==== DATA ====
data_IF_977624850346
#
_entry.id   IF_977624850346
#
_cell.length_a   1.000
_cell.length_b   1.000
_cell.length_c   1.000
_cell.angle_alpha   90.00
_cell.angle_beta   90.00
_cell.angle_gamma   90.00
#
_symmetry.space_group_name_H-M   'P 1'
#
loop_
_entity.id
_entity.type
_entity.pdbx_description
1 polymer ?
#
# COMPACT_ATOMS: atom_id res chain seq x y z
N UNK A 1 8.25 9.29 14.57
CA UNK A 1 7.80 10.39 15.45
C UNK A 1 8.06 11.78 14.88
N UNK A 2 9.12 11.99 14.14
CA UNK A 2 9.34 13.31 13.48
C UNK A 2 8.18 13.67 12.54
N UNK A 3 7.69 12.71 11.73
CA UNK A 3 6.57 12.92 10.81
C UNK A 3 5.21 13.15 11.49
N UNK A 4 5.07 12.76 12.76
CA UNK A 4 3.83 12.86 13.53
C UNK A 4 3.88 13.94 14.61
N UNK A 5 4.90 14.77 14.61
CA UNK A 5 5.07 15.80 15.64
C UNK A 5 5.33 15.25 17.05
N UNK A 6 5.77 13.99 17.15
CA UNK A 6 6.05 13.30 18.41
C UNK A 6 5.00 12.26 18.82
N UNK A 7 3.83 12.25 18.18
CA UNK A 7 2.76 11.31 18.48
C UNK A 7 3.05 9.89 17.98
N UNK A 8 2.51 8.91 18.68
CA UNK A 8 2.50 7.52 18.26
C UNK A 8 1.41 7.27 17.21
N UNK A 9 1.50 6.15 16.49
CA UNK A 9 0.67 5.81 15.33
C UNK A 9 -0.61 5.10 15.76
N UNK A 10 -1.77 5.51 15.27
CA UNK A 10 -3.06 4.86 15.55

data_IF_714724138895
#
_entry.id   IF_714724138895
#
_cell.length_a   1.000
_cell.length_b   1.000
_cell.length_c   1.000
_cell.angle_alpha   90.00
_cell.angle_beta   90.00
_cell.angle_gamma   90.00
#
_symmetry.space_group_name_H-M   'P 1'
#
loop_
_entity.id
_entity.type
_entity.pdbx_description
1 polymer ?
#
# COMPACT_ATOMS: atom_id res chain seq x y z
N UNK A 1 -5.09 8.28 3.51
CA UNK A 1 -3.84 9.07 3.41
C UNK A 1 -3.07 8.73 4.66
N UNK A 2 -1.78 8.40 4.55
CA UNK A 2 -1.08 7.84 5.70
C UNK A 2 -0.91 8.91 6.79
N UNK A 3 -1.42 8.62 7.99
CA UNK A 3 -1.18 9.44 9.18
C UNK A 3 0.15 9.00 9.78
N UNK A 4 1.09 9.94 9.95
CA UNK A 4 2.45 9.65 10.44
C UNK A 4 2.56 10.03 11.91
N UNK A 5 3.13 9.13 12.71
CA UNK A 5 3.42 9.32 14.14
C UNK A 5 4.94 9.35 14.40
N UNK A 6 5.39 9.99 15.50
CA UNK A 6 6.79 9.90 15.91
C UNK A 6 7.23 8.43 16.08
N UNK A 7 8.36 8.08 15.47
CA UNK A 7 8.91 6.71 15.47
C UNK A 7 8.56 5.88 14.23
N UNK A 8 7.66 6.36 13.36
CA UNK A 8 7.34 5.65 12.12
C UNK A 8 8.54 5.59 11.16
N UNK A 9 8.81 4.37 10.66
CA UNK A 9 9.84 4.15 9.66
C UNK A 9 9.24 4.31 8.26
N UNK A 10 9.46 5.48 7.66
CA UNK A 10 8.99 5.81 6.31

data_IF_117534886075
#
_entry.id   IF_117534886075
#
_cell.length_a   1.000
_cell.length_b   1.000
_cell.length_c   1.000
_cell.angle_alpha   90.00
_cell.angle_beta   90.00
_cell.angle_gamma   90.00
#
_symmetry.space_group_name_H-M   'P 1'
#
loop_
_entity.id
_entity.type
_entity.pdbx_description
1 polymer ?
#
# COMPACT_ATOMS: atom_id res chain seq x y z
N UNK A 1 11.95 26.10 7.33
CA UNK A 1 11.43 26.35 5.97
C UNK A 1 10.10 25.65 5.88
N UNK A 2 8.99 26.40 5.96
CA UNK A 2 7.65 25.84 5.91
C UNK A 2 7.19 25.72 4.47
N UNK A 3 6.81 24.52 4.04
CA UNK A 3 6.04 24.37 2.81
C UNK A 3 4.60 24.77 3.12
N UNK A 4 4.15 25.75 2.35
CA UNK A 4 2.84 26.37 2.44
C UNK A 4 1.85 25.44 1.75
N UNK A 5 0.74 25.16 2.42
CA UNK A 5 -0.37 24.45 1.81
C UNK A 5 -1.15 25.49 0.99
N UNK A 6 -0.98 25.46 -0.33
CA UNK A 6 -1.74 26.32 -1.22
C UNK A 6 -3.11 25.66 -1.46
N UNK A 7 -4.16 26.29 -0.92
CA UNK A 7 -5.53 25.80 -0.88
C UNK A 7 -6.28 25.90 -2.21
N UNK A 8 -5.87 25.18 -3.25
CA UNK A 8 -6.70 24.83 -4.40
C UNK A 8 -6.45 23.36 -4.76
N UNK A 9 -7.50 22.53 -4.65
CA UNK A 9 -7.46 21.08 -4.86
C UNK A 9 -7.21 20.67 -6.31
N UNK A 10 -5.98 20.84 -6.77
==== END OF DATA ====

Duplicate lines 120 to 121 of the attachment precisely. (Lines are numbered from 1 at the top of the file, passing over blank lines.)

CA UNK A 1 11.43 26.35 5.97
C UNK A 1 10.10 25.65 5.88